Splinter Cell 3D – $20.99 (was $29.99) through 12/31
Ghost Recon: Shadow Wars – $20.99 (was $29.99) through 12/31
Rabbids Travel in Time 3D – $20.99 (was $29.99) through 12/31
Petz Fantasy 3D – $20.99 (was $29.99) through 12/31

As a bonus, Young Justice: Legacy is also on sale for $19.99 (was $29.99) through 1/13.

Yearly Assassin’s Creed releases have been a regular thing now. That doesn’t mean Ubisoft would stick to the schedule if it’d mean sacrificing quality, however.

Ubisoft’s North American president Laurent Detoc told IGN that the publisher would hold back an Assassin’s Creed game if it doesn’t meet its expectations. Bringing out a “70 percent Assassin’s Creed game” would hurt the IP’s brand, Detoc said.

His comments in full:

North American Ubisoft president Laurent Detoc North American shared an interesting Watch Dogs development tidbit while speaking with IGN as aprt of a new interview.

According to Detoc, Watch Dogs was originally built for the Driver series. The initial project was initially scrapped after Ubisoft wasn’t satisfied with its direction. Eventually, the company took some of the work that had been used for the cancelled game’s driving engine and used that for Watch Dogs.

Detoc’s comments in full:

“Watch Dogs wasn’t started as Watch Dogs. They were working on a driving engine, working on something. We had the Driver license. This was years ago. Then we were thinking, ‘no, this is not the way we want to go with a driving game,’ so we cancelled that and restarted. It’s not like Watch Dogs started as Watch Dogs. The Watch Dogs project was initially another game. At some point it changed. That’s at least three years ago, and then the Watch Dogs project reused some of the work that had been done on this driving engine.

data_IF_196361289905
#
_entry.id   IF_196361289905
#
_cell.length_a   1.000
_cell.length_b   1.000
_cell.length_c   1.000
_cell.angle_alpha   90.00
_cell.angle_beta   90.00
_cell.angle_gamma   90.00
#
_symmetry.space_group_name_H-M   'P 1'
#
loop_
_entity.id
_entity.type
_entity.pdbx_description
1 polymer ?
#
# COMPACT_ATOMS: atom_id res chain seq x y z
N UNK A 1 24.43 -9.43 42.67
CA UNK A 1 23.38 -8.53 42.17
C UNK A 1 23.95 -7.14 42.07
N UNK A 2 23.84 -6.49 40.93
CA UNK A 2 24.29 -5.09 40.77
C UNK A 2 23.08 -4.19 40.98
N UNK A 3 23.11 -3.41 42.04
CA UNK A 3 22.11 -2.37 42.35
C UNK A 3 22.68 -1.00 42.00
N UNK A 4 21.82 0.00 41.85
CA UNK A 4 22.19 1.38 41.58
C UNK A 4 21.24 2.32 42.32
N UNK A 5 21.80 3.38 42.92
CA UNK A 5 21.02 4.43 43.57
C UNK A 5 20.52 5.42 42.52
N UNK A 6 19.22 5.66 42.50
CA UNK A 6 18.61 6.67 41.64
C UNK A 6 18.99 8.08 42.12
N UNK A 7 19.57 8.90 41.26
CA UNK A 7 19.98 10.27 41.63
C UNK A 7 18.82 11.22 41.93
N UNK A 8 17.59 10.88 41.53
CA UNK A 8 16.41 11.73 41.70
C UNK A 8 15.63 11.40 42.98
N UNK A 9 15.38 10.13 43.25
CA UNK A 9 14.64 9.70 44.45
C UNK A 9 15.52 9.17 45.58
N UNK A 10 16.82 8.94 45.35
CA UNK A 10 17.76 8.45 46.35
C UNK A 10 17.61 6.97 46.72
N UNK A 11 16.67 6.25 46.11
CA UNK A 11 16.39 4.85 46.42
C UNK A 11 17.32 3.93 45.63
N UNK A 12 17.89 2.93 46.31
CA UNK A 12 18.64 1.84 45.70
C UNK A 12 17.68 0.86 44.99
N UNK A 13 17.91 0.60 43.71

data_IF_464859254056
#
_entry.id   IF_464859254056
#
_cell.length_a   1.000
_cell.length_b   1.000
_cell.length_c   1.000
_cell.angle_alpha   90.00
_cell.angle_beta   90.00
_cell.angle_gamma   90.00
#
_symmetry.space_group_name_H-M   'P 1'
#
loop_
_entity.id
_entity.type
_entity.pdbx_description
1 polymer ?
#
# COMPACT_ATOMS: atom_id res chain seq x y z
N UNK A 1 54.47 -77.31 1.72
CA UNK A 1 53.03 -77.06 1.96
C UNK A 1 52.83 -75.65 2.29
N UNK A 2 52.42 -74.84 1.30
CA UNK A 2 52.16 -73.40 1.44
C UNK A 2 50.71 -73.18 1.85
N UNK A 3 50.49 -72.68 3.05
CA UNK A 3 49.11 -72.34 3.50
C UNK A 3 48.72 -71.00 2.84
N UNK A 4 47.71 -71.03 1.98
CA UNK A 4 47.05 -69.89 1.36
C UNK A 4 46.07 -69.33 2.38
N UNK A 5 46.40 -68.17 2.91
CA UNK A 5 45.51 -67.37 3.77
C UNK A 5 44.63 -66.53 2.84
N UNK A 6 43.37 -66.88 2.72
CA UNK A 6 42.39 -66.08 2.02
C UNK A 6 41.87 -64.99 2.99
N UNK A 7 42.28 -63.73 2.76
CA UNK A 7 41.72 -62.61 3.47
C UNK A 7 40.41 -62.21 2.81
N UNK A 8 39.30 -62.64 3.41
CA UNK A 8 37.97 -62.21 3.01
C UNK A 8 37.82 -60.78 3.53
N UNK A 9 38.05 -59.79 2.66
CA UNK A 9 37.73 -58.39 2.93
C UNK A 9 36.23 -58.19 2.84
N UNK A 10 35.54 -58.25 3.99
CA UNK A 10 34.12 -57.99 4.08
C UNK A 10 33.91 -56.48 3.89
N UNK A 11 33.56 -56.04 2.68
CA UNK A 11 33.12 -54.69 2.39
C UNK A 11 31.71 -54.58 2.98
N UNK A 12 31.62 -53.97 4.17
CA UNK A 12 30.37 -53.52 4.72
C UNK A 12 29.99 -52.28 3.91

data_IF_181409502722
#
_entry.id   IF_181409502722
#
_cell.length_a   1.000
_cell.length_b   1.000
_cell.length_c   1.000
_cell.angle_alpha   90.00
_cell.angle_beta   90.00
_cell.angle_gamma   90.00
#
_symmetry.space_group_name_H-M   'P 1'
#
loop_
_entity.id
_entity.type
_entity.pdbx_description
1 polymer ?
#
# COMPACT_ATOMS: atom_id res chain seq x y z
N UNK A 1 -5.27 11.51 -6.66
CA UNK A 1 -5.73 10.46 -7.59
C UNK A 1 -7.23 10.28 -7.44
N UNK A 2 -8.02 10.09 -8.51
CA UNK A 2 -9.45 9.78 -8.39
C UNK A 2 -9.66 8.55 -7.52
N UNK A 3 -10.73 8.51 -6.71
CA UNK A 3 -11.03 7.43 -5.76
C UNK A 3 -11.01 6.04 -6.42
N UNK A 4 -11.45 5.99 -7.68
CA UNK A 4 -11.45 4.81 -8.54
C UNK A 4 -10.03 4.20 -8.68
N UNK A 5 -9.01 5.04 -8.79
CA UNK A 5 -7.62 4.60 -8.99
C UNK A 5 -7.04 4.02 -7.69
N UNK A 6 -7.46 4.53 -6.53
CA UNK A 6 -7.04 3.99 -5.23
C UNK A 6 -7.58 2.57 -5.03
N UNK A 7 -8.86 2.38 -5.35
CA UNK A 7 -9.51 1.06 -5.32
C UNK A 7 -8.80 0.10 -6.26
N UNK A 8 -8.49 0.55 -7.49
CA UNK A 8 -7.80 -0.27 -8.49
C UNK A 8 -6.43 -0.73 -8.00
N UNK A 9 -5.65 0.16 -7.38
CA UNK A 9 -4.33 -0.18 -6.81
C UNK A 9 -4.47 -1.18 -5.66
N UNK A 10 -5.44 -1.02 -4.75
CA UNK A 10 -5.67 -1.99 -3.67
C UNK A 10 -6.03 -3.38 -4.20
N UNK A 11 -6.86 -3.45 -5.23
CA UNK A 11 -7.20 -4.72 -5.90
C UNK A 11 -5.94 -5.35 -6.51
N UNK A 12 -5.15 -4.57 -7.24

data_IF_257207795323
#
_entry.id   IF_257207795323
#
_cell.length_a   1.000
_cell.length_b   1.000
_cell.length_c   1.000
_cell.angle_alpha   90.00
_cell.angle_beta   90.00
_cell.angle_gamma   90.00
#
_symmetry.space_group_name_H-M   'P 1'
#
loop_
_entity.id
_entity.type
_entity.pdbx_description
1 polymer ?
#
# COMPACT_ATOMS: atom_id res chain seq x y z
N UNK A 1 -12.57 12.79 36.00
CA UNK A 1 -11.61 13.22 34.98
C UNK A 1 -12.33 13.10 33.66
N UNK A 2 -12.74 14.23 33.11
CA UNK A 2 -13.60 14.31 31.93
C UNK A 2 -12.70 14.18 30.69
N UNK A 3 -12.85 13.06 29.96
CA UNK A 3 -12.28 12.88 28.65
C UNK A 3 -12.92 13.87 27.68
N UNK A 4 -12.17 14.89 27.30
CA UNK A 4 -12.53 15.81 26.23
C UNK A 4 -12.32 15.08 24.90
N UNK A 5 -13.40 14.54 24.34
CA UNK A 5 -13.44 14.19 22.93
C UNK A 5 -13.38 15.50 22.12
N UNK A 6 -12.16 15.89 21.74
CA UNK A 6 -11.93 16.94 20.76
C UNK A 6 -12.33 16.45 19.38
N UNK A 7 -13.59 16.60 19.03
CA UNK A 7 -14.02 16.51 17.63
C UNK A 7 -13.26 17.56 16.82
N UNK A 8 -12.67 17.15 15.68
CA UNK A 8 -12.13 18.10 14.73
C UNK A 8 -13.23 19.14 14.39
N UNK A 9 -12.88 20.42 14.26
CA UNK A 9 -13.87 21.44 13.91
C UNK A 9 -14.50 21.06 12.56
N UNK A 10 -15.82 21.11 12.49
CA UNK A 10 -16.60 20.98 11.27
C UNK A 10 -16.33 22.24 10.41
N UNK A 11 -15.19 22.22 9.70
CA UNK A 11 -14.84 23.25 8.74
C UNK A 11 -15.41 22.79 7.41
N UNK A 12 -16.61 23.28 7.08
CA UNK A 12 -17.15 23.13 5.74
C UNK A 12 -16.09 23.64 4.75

It’s not that Driver became Watch Dogs, so much as the driving game we made was a driving game. The decision was made that there was another driving game being made and this one should be an open-world game where the guy comes out of the car and does other things. Then the team decides to reshuffle itself entirely. A few other people come in, a new creative director, and then they start a new game. I wouldn’t say that Driver became Watch Dogs, because that’s not true. That’s not really what happens. What happens is that a game gets cancelled, and then you take pieces of that game to make a new one. We could have had another driving engine from another team in another place, and then it would have been used by the Watch Dogs team.”


Ubisoft has once again discussed the decision to delay Watch Dogs. The publisher’s North America president, Laurent Detoc, spoke about the move as part of an interview with IGN.

He said:

“It’s a very intense decision. I think one of the fascinating things about this industry is that you can go from genius to idiot in an extremely short time frame. These are some of those moments, where you’re riding sky high on Watch Dogs or Rayman, and then suddenly you have to break it to the outside world, and sometimes even convince the inside people. Not everybody agrees. You have to say, ‘this is in the best interest of the product, to do this,’ because at the end of the day we’re going to be able to do this extra fine tuning.”

“Some games, you just can’t make them that much better because of how they’ve been progressing. Part of the decision to delay Watch Dogs is also that,” he said. “We know it’s not where we want it to be. Can it get there? What will it take to get there? That’s why it takes a longer process. But in August we really thought we were going to have that game at launch.”

Watch Dogs was originally slated for a November launch. However, Ubisoft announced a new spring 2014 release window back in October.